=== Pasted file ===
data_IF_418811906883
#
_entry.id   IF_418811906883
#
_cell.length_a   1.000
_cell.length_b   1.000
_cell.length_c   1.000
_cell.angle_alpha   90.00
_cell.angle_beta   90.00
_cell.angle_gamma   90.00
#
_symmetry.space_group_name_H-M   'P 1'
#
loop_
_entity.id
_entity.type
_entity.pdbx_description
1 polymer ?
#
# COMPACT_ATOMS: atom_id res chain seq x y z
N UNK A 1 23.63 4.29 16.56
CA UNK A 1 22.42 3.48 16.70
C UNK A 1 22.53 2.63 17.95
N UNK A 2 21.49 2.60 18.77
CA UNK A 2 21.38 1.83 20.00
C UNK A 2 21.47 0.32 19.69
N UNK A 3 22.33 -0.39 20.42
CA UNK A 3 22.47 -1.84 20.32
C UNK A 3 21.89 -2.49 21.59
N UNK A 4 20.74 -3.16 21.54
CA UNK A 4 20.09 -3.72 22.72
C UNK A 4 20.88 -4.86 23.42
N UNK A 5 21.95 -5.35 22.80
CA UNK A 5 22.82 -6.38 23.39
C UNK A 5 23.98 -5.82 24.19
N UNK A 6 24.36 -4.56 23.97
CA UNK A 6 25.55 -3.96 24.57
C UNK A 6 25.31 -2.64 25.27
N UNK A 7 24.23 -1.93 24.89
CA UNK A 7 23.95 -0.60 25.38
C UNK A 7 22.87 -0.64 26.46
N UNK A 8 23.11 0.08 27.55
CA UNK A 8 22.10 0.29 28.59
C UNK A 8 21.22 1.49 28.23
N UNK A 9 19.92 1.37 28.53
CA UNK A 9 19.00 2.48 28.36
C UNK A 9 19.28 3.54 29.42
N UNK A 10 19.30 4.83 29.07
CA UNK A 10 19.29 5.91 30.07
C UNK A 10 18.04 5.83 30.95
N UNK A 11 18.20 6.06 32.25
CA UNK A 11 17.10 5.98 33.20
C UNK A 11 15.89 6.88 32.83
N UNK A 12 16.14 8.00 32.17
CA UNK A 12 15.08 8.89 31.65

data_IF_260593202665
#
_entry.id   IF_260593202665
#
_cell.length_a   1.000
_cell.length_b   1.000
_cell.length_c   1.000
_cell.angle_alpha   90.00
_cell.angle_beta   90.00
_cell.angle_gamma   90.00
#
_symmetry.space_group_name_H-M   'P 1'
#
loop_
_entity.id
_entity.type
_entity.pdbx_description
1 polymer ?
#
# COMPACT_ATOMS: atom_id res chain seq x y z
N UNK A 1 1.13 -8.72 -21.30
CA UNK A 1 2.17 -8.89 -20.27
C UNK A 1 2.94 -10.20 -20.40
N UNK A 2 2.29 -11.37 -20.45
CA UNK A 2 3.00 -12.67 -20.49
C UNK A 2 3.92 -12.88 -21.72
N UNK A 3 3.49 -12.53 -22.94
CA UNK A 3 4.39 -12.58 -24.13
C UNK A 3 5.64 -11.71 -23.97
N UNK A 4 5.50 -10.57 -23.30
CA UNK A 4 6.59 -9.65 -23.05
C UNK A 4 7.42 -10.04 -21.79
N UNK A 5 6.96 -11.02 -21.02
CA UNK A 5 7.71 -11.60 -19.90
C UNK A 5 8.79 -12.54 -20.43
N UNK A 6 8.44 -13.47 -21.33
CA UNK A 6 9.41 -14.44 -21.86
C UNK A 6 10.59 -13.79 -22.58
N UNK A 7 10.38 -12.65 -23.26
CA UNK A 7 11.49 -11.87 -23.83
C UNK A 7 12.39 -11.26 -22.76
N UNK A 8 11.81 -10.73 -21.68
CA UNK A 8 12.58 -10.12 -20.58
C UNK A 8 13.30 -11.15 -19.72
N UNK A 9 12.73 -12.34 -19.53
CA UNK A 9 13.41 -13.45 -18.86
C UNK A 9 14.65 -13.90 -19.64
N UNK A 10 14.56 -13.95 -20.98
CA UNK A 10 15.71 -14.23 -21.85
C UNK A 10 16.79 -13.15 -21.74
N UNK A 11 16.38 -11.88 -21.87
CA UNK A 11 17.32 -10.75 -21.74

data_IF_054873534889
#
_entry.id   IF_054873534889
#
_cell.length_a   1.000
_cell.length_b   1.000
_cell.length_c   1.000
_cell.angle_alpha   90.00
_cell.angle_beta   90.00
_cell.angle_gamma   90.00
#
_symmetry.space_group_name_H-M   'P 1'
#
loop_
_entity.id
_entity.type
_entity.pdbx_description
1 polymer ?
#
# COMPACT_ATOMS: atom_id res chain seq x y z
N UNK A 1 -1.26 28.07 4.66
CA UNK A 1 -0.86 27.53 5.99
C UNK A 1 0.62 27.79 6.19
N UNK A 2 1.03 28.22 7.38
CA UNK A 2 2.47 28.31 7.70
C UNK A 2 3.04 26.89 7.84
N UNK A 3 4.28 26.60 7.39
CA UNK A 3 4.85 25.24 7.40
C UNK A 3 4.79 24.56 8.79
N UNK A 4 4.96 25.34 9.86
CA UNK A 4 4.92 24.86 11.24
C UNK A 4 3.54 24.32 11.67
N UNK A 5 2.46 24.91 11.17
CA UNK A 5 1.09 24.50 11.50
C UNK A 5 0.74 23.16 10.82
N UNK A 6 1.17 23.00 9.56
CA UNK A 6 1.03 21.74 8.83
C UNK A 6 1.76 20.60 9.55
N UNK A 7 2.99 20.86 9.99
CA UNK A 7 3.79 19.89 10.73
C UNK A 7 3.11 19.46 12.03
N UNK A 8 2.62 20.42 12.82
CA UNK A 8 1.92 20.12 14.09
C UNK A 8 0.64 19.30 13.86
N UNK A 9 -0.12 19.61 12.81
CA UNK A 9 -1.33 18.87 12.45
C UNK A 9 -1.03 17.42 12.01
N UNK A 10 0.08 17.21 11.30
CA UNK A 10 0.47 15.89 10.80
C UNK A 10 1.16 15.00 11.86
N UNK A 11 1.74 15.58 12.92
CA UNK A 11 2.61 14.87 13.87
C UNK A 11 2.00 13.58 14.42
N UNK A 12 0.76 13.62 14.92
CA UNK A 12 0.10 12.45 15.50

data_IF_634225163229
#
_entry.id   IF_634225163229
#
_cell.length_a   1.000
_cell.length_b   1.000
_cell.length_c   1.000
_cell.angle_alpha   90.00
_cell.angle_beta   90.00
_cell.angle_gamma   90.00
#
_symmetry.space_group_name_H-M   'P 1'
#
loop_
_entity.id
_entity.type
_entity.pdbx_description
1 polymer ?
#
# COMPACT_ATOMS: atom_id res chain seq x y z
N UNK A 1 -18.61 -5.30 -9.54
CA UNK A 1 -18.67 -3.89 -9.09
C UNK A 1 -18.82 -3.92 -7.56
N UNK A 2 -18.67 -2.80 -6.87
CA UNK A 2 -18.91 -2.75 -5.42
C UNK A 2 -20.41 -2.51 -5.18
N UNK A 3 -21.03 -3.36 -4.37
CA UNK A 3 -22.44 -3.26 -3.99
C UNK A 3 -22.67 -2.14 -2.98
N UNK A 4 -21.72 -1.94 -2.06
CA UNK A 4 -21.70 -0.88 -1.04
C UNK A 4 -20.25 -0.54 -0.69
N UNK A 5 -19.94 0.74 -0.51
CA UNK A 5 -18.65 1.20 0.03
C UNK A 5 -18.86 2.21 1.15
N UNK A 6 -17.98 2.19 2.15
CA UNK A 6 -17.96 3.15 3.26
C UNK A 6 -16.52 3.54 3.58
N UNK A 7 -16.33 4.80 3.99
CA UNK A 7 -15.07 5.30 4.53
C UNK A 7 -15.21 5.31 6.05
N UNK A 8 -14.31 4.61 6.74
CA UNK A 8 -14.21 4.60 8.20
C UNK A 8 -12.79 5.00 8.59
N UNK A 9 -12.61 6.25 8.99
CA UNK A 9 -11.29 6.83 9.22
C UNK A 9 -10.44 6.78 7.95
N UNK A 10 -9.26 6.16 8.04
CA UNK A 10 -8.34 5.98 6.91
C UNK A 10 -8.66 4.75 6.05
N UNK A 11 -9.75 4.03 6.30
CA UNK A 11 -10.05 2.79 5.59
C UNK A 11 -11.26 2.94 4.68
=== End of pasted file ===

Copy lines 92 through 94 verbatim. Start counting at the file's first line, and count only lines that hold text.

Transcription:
CA UNK A 6 9.41 -14.44 -21.86
C UNK A 6 10.59 -13.79 -22.58
N UNK A 7 10.38 -12.65 -23.26